The Agricultural Colleges cover small stock production in their diploma courses. For the full list, consult the “Agricultural education and training” page.  The Provincial Departments of Agriculture, working closely with the Agricultural colleges, offer short courses.

AgriSETA-accredited training providers offer training.

Companies involved

Find the directory on for a complete list of wool buyers, processors, exporters, traders and brokers.


Role players


Note: Click to expand the headings below. To get a free listing on our website like the ones below, visit here for more information or place your order hereDisclaimer: The role player listings are not vetted by this website.


Websites and publications

See the websites listed earlier on this page.

  • The Best practice reference manual for wool sheep farming in South Africa is available in English and in Afrikaans, on both and It has notes on Management practices for sheep (dipping, lambing, ear marking etc); infrastructure for sheep; sheep handling strategy; health and disease management strategy; sheep feeding strategy; transport of sheep. In the environment section, the notes cover rangeland (soil, water, invasive alien plants), alternative fodder crops, drought, fire management and waste control; predation management; pesticides for the control of ectoparasites. The social responsibility section covers labour relations, skills development, HIV/AIDS. The section called shearers covers working hours and what suitable facilities should be.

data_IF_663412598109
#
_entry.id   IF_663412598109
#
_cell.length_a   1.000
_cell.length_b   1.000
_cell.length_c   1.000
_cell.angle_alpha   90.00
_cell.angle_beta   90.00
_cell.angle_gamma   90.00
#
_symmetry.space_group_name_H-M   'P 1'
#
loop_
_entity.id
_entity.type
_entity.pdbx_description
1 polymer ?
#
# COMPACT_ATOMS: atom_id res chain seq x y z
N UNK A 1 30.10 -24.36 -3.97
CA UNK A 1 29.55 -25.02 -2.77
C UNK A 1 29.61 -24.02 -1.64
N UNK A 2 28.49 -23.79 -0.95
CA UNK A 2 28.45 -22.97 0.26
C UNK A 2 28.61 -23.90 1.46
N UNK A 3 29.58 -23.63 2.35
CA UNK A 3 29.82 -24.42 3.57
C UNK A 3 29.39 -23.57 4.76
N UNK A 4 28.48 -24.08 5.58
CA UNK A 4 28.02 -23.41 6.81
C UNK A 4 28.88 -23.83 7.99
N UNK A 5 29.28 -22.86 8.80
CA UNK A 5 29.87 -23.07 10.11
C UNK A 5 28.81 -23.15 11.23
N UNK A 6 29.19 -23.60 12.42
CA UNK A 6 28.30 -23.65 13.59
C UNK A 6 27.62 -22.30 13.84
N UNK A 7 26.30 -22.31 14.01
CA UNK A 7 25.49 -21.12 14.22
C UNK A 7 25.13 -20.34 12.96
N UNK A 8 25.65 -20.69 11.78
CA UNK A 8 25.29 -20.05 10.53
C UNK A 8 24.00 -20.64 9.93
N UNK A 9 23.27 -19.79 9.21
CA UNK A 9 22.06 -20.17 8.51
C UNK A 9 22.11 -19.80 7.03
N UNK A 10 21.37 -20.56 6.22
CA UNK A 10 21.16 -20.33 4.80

• Find a number of articles, books and videos at (under “Farmer development”). Also contact the NWGA for the publication International Sheep and Wool Handbook. Although aimed at university students, it is also highly recommended reading for anyone involved in the wool industry.
  • Find the NWGA YouTube video “Woolled Sheep Development Programme – how to get involved” at
  • The Sheep Shearer Instruction Manual is available from the NWGA Shearer Training Division, PO Box 4520, Bloemfontein 9300.
  • An educational DVD of the wool value chain was produced by Cape Wools SA and the NWGA. Find their contact details under the “Associations involved” heading.
  • Find the latest annual publication South African Wool Market Value Chain on It can be found on the Directorate Marketing’s web pages on the Department of Agriculture, Land Reform and Rural Development (DALRRD) website.
  • Also available from DALRRD are the Agricultural Marketing Extension Training Papers. The first part of the 8th in the series looks at the marketing of wool. Find the document under “Resource centre” and “General publications” at
  • Downloads on the GADI website – – include useful management charts and tools for working out measurements e.g. how many ewes can you keep? The latest research report also has numerous articles of relevance.
  • The Shepherd Manual by Dr JJ Olivier is part of a computer recording programme for sheep and goats. Read more at
  • Find the latest issue of Wool Farmer / Wolboer at
  • Find the Nation in Conversation overview of the sheep industry (Jan 2017) on YouTube
  • The agricultural weeklies Landbouweekblad and Farmer’s Weekly frequently cover stories of interest to the wool producer (and processor). Find archived articles at and
  • Find the general sheep publications in the “Mutton (sheep)” article, under the “Websites and publications” heading.


Some articles



Table of Contents